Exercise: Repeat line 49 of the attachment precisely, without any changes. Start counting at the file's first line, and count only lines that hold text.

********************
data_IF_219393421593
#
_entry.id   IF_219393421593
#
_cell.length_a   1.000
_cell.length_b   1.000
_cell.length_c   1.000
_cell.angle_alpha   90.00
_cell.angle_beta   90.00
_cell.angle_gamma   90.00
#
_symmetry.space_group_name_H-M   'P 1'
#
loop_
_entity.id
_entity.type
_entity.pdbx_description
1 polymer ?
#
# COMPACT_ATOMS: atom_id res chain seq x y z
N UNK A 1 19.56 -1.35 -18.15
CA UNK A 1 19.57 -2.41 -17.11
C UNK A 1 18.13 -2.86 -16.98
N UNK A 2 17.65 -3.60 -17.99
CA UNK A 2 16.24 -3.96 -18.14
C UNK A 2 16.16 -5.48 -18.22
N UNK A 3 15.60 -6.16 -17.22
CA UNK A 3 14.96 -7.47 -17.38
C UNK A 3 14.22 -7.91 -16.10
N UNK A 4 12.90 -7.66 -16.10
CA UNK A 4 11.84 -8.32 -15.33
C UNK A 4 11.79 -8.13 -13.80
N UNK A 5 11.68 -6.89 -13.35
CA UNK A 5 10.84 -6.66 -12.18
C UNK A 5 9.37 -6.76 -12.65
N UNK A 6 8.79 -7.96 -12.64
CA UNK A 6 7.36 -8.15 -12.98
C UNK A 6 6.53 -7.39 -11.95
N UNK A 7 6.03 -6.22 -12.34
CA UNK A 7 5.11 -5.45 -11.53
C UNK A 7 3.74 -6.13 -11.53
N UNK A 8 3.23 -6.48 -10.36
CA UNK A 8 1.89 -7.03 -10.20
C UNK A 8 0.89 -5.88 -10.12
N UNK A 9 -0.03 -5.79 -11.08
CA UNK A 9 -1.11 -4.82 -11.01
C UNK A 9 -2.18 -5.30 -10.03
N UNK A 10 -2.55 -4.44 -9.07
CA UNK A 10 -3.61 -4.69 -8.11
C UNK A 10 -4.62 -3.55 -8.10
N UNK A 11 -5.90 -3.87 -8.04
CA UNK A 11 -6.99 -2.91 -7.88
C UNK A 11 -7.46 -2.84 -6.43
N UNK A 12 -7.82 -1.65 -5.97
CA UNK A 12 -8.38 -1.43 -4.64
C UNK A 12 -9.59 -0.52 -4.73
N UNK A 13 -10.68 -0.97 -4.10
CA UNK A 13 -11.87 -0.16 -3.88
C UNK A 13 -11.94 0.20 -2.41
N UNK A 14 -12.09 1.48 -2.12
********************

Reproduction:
CA UNK A 10 -3.61 -4.69 -8.11